Category Archives: Neil Turitz
Neil Turitz takes a deep look at where the start of Oscar season using only six words.
When it comes to Amazon Studios, it really is a tale of two cities. On the film side, things are pretty good, but with TV, Amazon has been trying like hell to establish itself and somehow seems to keep slipping.
There have been numerous scandals in Tinseltown that have damaged careers, but there’s a basic tenet as to why some are able to return to glory and others, like Harvey Weinstein, cannot.
For years, conversations surrounding the use of sexual assault and rape in film and television have been building. Will the recent events surrounding Harvey Weinstein and others finally force storytellers to make a change?
Netflix has over 100 million subscribers now and, in spite of the billions of dollars it brings in through subscriptions, it continues to borrow billions more to keep churning out that content. How long can the business model hold?
While Blade Runner 2049 won raves from critics, the film underperformed in its opening weekend. As studios are determined to stick with franchises, here are seven sequels that could succeed in continuing their original stories and wooing audiences.
Is planning so far in advance for franchise release dates ultimately hurting studio films? Neil Turitz takes a look at the tentpole movies from Universal, Marvel, and DC that are driving Hollywood’s future.
With the actor’s latest, American Made, disappointing at the box office, it might be signaling “the requiem for the Movie Star,” according to Neil Turitz, but he offers some hope on how Cruise can come out of this freefall.
Neil Turitz takes a moment to look on the bright side of a tough year to see what the industry got right.
Fox may be drawing younger demographics but the network is still struggling to find a new hit.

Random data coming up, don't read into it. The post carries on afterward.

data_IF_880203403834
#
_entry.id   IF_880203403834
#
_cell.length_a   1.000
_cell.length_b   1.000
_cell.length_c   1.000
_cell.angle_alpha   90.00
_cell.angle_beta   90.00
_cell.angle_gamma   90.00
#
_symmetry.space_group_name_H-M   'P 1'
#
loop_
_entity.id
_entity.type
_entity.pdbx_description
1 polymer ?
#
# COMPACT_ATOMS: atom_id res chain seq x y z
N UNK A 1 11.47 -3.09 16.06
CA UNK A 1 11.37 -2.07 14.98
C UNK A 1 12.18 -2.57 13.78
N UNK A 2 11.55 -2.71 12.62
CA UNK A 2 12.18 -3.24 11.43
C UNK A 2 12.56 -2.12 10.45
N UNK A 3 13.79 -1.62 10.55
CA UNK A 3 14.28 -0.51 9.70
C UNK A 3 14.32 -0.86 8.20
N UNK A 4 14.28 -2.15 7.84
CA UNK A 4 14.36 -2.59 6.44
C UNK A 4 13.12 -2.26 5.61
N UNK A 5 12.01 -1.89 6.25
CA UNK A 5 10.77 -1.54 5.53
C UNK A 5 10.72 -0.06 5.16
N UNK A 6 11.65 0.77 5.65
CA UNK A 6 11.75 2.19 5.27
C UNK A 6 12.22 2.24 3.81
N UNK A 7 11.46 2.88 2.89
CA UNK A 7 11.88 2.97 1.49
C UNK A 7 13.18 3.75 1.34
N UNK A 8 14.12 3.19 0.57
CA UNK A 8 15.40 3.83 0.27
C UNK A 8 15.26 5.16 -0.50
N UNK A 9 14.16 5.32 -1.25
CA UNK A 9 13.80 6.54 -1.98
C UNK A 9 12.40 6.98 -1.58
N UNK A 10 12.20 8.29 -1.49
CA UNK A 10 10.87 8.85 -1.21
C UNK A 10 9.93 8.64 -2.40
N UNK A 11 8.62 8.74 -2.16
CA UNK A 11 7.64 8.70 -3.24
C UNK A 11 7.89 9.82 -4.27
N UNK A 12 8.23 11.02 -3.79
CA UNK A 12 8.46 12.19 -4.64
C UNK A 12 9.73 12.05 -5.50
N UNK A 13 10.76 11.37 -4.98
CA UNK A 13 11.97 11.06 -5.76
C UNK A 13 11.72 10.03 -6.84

Neil Turitz is glad Jamie Lee Curtis and Linda Hamilton have been cast in high-profile movies, but thinks it be far more interesting if they each fronted something new, something that could accentuate their respective strengths without necessarily revisiting frequently trod paths.
While ABC came in a close second to NBC last season in the prime demo rankings, without any sports programming to speak of, they also finished a distant third place in total viewers, with 6.2 million per show, losing nine percent of their audience from the year before.
“Getting older means you realize you can’t waste a minute. Harry Dean knew that since he was 13 years old, and he never wasted a single second,” said John Carroll Lynch.
Plenty of people are outside the prime demo of 18-49 and they not only watch a lot of television and see a lot of movies, they also spend a fair amount of money. But apparently, that money is of no interest to networks and advertisers.
The Peacock Network, which used to be known for its Must See TV Thursday night lineup of sitcoms, has mostly eschewed them of late to focus on hour long dramas, and found great success in the process. But can This is Us and the NFL keep the network on top?
There’s just no other way to describe what Byron Allen has been doing at the Toronto Film Festival over the past few days, so Neil Turitz takes a step back to look at what the variety show host-turned-titan of the industry has accomplished.
“Rather than going to these festivals and seeing the bright shining lights that emerge from them, we instead choose to focus on which of these movies premiering in front of an audience has any chance at all of scoring Oscar gold, as if that’s the only true measure of a movie’s worth,” writes Neil Turitz.